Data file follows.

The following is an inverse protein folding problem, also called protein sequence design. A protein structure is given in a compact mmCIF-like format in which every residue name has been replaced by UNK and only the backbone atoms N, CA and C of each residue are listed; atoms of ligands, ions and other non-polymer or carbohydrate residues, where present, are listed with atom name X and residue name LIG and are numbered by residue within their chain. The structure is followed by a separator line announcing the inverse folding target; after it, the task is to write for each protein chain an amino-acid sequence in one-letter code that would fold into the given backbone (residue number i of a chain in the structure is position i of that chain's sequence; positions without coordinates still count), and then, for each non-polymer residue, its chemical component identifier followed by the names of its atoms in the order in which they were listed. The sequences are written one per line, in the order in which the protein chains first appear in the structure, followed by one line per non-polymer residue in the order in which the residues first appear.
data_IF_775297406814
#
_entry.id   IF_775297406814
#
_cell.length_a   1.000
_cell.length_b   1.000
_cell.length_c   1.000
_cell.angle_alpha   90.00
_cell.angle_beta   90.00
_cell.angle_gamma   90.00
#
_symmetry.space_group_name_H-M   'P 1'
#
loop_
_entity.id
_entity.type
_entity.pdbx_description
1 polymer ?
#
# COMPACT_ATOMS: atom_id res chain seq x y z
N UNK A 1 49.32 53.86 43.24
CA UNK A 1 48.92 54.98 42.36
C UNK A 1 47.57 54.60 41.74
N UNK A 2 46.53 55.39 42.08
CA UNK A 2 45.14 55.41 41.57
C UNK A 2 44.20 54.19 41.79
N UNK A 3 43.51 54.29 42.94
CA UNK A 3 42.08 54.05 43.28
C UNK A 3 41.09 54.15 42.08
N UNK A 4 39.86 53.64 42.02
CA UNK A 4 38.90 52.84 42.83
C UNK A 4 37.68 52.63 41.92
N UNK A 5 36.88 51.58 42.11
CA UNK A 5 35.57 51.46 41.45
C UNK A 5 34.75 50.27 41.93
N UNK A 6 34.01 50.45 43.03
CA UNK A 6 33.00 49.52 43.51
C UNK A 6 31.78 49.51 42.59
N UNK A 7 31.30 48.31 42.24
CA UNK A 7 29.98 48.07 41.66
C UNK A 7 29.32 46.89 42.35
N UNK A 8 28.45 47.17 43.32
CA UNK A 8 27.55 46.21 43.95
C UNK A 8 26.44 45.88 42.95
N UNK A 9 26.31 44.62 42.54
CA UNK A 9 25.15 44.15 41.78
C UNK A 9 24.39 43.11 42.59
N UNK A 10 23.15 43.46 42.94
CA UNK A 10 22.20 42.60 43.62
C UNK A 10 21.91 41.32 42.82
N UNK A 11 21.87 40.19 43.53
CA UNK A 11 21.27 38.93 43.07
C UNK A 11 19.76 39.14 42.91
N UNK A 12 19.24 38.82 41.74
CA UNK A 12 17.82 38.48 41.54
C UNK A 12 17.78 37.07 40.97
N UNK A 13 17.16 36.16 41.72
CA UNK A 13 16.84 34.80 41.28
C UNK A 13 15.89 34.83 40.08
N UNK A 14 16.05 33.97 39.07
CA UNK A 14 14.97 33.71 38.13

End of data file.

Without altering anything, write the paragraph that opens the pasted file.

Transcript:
The following is an inverse protein folding problem, also called protein sequence design. A protein structure is given in a compact mmCIF-like format in which every residue name has been replaced by UNK and only the backbone atoms N, CA and C of each residue are listed; atoms of ligands, ions and other non-polymer or carbohydrate residues, where present, are listed with atom name X and residue name LIG and are numbered by residue within their chain. The structure is followed by a separator line announcing the inverse folding target; after it, the task is to write for each protein chain an amino-acid sequence in one-letter code that would fold into the given backbone (residue number i of a chain in the structure is position i of that chain's sequence; positions without coordinates still count), and then, for each non-polymer residue, its chemical component identifier followed by the names of its atoms in the order in which they were listed. The sequences are written one per line, in the order in which the protein chains first appear in the structure, followed by one line per non-polymer residue in the order in which the residues first appear.